Ellisia nyctelea L. - Aunt Lucy
Family - Hydrophyllaceae
Stems - Fleshy, hollow, from a large fleshy taproot, glaucous, glabrous to sparsely pubescent near the nodes, to +30cm tall, herbaceous, erect to ascending, multiple from the base.
Leaves - Alternate, petiolate. Petioles to 2cm long, pubescent. Blade pinnatifid, pubescent above and below, to 8cm long, 5cm broad. Main leaf divisions toothed or with pointed lobes. Margins ciliate.
Inflorescence - Single flowers opposite the upper leaves. Also in terminal loose panicles. Pedicels greatly elongated in fruit, hirsute.
Flowers - Corolla tubular, cylindric, 6-7mm long, 3mm in diameter, glabrous externally and internally, 5-lobed, whitish to blue. Corolla tube to 4mm long. Lobes rounded at the apex, -2mm broad, 2.5mm long. Stamens 5, alternating with the corolla lobes, included, adnate at the base of the corolla tube. Filaments 1.3mm long, glabrous. Anthers brown, .5mm long. Ovary covered with long white bristles, superior, subtended by a ring of nectaries. Style forked at the apex. Calyx deeply 5-lobed. Lobes spreading, lanceolate, to 8mm long, 3mm broad in flower, accrescent, pubescent. Fruit biglobose, fleshy, with bristles.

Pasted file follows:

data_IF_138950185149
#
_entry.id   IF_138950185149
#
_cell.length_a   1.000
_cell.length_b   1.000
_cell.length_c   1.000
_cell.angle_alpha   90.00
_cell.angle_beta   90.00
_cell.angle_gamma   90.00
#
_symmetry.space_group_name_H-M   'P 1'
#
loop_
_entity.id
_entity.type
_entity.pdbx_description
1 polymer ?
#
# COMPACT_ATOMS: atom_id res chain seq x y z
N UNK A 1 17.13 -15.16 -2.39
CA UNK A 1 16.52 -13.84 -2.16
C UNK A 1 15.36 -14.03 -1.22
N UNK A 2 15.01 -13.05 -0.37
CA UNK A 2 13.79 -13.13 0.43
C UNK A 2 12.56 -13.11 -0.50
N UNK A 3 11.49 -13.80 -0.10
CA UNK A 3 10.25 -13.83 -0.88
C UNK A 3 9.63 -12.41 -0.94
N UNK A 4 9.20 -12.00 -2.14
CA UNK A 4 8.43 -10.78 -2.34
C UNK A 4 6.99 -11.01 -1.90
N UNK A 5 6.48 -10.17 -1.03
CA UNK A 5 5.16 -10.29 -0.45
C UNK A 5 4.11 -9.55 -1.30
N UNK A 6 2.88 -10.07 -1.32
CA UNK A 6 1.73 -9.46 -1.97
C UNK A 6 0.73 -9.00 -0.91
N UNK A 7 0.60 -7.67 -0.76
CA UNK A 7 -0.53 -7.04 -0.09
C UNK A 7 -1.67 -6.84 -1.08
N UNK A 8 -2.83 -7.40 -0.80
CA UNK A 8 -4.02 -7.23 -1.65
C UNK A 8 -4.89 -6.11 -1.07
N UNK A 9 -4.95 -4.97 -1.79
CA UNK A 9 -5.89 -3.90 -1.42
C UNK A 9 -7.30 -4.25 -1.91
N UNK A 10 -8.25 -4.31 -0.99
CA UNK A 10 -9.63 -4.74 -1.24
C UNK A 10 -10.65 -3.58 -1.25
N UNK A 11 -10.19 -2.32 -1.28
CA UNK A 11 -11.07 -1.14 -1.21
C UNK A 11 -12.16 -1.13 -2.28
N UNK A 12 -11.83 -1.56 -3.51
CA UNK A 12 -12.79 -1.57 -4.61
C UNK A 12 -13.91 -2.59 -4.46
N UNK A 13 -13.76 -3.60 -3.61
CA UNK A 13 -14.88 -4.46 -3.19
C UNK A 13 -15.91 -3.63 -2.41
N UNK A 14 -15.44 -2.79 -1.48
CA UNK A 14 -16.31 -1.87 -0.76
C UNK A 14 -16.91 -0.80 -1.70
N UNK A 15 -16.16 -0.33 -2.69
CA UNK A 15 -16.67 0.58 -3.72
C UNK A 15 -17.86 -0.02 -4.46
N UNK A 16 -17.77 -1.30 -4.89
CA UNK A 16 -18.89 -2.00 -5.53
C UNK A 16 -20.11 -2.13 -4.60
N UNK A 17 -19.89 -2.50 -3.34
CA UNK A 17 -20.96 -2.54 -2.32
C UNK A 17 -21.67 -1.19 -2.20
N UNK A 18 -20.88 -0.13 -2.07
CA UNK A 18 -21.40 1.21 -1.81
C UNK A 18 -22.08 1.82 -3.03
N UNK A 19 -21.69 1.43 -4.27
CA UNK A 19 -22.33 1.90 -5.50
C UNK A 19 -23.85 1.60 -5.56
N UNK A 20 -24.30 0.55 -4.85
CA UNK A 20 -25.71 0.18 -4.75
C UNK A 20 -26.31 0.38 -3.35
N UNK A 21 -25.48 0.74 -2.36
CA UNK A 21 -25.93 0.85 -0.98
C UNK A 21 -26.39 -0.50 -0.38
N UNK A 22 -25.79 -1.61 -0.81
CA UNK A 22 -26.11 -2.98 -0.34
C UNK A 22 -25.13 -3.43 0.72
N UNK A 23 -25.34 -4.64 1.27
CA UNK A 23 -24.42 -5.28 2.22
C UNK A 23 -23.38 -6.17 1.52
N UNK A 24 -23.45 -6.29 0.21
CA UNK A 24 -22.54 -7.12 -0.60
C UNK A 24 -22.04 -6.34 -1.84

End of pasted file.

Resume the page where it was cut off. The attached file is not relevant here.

Flowering - April - June.
Habitat - Moist woods, thickets, flood plains, stream banks, waste ground, cultivated areas, disturbed sites.
Origin - Native to the U.S.
Other info. - This little species is easy to identify in the field. Its pinnatifid leaves and tubular corollas are good characteristics for identification. The plant is common throughout much of Missouri but is less common in the extreme southeast corner of the state.
Photographs taken at Eagle Bluffs Conservation Area, Boone County, MO., 4-18-04.